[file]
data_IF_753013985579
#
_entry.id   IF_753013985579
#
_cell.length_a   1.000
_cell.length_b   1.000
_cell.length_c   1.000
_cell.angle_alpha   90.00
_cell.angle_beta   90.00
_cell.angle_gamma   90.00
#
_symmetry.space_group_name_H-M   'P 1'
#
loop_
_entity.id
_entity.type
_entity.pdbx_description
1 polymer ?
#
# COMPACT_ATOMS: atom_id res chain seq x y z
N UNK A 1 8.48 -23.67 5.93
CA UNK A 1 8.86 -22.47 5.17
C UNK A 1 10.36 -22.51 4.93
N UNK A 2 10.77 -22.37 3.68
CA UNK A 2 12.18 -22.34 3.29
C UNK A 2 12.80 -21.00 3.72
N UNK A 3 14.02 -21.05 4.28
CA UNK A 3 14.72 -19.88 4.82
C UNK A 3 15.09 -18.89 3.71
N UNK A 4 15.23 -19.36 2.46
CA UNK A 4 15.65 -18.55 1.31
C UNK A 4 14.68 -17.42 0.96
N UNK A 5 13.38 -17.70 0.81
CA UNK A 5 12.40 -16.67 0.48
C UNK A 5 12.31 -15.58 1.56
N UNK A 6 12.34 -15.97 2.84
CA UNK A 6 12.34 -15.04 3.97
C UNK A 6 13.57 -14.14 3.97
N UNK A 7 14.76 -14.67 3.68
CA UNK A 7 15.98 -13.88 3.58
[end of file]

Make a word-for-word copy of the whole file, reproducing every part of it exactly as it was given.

data_IF_753013985579
#
_entry.id   IF_753013985579
#
_cell.length_a   1.000
_cell.length_b   1.000
_cell.length_c   1.000
_cell.angle_alpha   90.00
_cell.angle_beta   90.00
_cell.angle_gamma   90.00
#
_symmetry.space_group_name_H-M   'P 1'
#
loop_
_entity.id
_entity.type
_entity.pdbx_description
1 polymer ?
#
# COMPACT_ATOMS: atom_id res chain seq x y z
N UNK A 1 8.48 -23.67 5.93
CA UNK A 1 8.86 -22.47 5.17
C UNK A 1 10.36 -22.51 4.93
N UNK A 2 10.77 -22.37 3.68
CA UNK A 2 12.18 -22.34 3.29
C UNK A 2 12.80 -21.00 3.72
N UNK A 3 14.02 -21.05 4.28
CA UNK A 3 14.72 -19.88 4.82
C UNK A 3 15.09 -18.89 3.71
N UNK A 4 15.23 -19.36 2.46
CA UNK A 4 15.65 -18.55 1.31
C UNK A 4 14.68 -17.42 0.96
N UNK A 5 13.38 -17.70 0.81
CA UNK A 5 12.40 -16.67 0.48
C UNK A 5 12.31 -15.58 1.56
N UNK A 6 12.34 -15.97 2.84
CA UNK A 6 12.34 -15.04 3.97
C UNK A 6 13.57 -14.14 3.97
N UNK A 7 14.76 -14.67 3.68
CA UNK A 7 15.98 -13.88 3.58